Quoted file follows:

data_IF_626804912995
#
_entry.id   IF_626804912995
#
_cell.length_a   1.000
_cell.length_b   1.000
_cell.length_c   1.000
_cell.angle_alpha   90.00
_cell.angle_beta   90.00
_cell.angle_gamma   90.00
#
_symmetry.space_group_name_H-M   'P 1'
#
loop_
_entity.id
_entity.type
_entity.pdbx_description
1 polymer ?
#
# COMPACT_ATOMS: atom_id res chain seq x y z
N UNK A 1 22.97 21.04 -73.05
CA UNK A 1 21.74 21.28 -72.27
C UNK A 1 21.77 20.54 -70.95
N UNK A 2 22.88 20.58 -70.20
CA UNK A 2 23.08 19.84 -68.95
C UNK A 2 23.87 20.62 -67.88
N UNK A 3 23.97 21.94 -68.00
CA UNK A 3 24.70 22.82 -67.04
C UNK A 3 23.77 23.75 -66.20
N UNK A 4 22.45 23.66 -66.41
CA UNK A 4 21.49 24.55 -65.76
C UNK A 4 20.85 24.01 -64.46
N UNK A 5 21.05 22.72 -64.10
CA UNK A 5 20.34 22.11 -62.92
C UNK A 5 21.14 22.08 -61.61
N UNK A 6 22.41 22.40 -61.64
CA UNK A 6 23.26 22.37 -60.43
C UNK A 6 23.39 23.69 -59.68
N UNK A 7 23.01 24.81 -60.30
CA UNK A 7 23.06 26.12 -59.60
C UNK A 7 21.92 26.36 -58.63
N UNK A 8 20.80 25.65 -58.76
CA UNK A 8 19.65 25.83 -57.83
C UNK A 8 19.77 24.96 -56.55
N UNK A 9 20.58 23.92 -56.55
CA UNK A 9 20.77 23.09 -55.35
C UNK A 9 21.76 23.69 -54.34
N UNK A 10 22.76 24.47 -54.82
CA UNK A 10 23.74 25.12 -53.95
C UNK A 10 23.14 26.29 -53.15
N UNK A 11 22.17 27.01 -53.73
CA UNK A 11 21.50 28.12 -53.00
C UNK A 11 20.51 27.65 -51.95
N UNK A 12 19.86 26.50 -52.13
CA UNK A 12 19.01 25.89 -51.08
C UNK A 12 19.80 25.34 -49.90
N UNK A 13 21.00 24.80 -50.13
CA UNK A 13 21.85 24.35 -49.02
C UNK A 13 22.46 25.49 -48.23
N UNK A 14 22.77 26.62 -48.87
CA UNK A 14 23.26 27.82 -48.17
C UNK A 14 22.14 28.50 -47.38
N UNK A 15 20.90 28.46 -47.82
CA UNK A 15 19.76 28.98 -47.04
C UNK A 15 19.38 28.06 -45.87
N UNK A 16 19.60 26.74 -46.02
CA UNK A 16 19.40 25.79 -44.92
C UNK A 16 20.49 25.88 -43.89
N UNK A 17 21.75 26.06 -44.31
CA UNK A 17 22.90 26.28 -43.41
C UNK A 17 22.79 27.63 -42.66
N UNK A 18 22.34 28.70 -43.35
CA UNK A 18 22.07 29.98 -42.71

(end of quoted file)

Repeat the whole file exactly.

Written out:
data_IF_626804912995
#
_entry.id   IF_626804912995
#
_cell.length_a   1.000
_cell.length_b   1.000
_cell.length_c   1.000
_cell.angle_alpha   90.00
_cell.angle_beta   90.00
_cell.angle_gamma   90.00
#
_symmetry.space_group_name_H-M   'P 1'
#
loop_
_entity.id
_entity.type
_entity.pdbx_description
1 polymer ?
#
# COMPACT_ATOMS: atom_id res chain seq x y z
N UNK A 1 22.97 21.04 -73.05
CA UNK A 1 21.74 21.28 -72.27
C UNK A 1 21.77 20.54 -70.95
N UNK A 2 22.88 20.58 -70.20
CA UNK A 2 23.08 19.84 -68.95
C UNK A 2 23.87 20.62 -67.88
N UNK A 3 23.97 21.94 -68.00
CA UNK A 3 24.70 22.82 -67.04
C UNK A 3 23.77 23.75 -66.20
N UNK A 4 22.45 23.66 -66.41
CA UNK A 4 21.49 24.55 -65.76
C UNK A 4 20.85 24.01 -64.46
N UNK A 5 21.05 22.72 -64.10
CA UNK A 5 20.34 22.11 -62.92
C UNK A 5 21.14 22.08 -61.61
N UNK A 6 22.41 22.40 -61.64
CA UNK A 6 23.26 22.37 -60.43
C UNK A 6 23.39 23.69 -59.68
N UNK A 7 23.01 24.81 -60.30
CA UNK A 7 23.06 26.12 -59.60
C UNK A 7 21.92 26.36 -58.63
N UNK A 8 20.80 25.65 -58.76
CA UNK A 8 19.65 25.83 -57.83
C UNK A 8 19.77 24.96 -56.55
N UNK A 9 20.58 23.92 -56.55
CA UNK A 9 20.77 23.09 -55.35
C UNK A 9 21.76 23.69 -54.34
N UNK A 10 22.76 24.47 -54.82
CA UNK A 10 23.74 25.12 -53.95
C UNK A 10 23.14 26.29 -53.15
N UNK A 11 22.17 27.01 -53.73
CA UNK A 11 21.50 28.12 -53.00
C UNK A 11 20.51 27.65 -51.95
N UNK A 12 19.86 26.50 -52.13
CA UNK A 12 19.01 25.89 -51.08
C UNK A 12 19.80 25.34 -49.90
N UNK A 13 21.00 24.80 -50.13
CA UNK A 13 21.85 24.35 -49.02
C UNK A 13 22.46 25.49 -48.23
N UNK A 14 22.77 26.62 -48.87
CA UNK A 14 23.26 27.82 -48.17
C UNK A 14 22.14 28.50 -47.38
N UNK A 15 20.90 28.46 -47.82
CA UNK A 15 19.76 28.98 -47.04
C UNK A 15 19.38 28.06 -45.87
N UNK A 16 19.60 26.74 -46.02
CA UNK A 16 19.40 25.79 -44.92
C UNK A 16 20.49 25.88 -43.89
N UNK A 17 21.75 26.06 -44.31
CA UNK A 17 22.90 26.28 -43.41
C UNK A 17 22.79 27.63 -42.66
N UNK A 18 22.34 28.70 -43.35
CA UNK A 18 22.07 29.98 -42.71